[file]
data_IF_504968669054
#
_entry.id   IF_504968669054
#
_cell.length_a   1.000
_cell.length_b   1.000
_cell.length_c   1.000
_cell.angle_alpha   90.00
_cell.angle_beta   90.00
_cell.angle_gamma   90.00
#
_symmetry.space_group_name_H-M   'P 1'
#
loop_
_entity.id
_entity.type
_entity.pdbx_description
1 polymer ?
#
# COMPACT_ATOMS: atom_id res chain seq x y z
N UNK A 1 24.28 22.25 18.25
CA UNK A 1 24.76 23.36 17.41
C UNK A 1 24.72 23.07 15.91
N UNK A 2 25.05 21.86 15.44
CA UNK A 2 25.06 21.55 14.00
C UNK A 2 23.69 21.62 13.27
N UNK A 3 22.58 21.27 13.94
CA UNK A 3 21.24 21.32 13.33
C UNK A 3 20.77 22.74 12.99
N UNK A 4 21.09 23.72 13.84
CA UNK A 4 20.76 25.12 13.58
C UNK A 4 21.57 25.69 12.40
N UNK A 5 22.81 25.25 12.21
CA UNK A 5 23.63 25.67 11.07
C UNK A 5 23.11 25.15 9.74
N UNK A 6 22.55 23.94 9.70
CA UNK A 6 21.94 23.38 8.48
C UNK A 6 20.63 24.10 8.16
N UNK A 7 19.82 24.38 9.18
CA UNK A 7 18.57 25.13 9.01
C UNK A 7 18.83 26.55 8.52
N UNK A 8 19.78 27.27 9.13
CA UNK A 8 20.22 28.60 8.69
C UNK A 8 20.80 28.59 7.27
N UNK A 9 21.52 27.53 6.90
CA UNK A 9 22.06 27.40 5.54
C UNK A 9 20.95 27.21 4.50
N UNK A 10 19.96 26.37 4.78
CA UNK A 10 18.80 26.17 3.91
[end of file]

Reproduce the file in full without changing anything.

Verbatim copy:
data_IF_504968669054
#
_entry.id   IF_504968669054
#
_cell.length_a   1.000
_cell.length_b   1.000
_cell.length_c   1.000
_cell.angle_alpha   90.00
_cell.angle_beta   90.00
_cell.angle_gamma   90.00
#
_symmetry.space_group_name_H-M   'P 1'
#
loop_
_entity.id
_entity.type
_entity.pdbx_description
1 polymer ?
#
# COMPACT_ATOMS: atom_id res chain seq x y z
N UNK A 1 24.28 22.25 18.25
CA UNK A 1 24.76 23.36 17.41
C UNK A 1 24.72 23.07 15.91
N UNK A 2 25.05 21.86 15.44
CA UNK A 2 25.06 21.55 14.00
C UNK A 2 23.69 21.62 13.27
N UNK A 3 22.58 21.27 13.94
CA UNK A 3 21.24 21.32 13.33
C UNK A 3 20.77 22.74 12.99
N UNK A 4 21.09 23.72 13.84
CA UNK A 4 20.76 25.12 13.58
C UNK A 4 21.57 25.69 12.40
N UNK A 5 22.81 25.25 12.21
CA UNK A 5 23.63 25.67 11.07
C UNK A 5 23.11 25.15 9.74
N UNK A 6 22.55 23.94 9.70
CA UNK A 6 21.94 23.38 8.48
C UNK A 6 20.63 24.10 8.16
N UNK A 7 19.82 24.38 9.18
CA UNK A 7 18.57 25.13 9.01
C UNK A 7 18.83 26.55 8.52
N UNK A 8 19.78 27.27 9.13
CA UNK A 8 20.22 28.60 8.69
C UNK A 8 20.80 28.59 7.27
N UNK A 9 21.52 27.53 6.90
CA UNK A 9 22.06 27.40 5.54
C UNK A 9 20.95 27.21 4.50
N UNK A 10 19.96 26.37 4.78
CA UNK A 10 18.80 26.17 3.91